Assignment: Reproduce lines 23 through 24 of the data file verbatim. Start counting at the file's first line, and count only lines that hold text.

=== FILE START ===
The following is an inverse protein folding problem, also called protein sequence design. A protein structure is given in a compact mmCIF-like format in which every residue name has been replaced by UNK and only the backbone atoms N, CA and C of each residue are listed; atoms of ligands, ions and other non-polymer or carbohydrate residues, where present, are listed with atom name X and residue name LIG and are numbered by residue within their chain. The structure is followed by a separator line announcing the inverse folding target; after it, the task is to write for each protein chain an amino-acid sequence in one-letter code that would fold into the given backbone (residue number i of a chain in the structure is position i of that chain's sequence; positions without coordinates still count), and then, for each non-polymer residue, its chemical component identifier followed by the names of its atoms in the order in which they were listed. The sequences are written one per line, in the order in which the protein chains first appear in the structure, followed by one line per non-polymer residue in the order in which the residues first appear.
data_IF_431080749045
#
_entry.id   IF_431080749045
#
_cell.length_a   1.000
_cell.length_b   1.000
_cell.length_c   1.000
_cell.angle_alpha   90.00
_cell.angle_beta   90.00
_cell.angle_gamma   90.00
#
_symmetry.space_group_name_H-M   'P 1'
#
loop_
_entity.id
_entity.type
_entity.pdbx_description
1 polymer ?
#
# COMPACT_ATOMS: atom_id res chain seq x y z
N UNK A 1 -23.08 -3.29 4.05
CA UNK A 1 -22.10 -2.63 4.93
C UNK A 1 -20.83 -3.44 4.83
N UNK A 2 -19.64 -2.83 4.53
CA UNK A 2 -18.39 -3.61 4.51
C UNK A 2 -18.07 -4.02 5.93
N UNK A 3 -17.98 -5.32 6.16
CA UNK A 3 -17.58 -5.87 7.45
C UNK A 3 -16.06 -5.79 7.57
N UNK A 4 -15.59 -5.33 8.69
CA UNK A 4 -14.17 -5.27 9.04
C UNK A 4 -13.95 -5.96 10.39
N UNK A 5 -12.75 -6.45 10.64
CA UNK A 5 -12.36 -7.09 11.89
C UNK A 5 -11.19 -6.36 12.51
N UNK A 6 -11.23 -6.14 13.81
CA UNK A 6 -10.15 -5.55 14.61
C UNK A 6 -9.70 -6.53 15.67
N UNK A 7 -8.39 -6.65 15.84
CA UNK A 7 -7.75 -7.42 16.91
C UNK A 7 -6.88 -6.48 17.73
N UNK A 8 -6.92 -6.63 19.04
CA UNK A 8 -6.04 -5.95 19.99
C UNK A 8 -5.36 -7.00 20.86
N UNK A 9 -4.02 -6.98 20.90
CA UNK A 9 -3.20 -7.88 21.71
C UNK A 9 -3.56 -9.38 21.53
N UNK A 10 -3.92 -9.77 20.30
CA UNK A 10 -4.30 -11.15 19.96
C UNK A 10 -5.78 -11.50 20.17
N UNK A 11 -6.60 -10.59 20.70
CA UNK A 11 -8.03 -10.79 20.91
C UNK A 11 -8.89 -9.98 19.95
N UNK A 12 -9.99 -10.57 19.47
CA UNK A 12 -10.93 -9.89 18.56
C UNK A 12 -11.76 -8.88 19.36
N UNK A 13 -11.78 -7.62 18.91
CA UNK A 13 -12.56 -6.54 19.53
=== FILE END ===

CA UNK A 1 -22.10 -2.63 4.93
C UNK A 1 -20.83 -3.44 4.83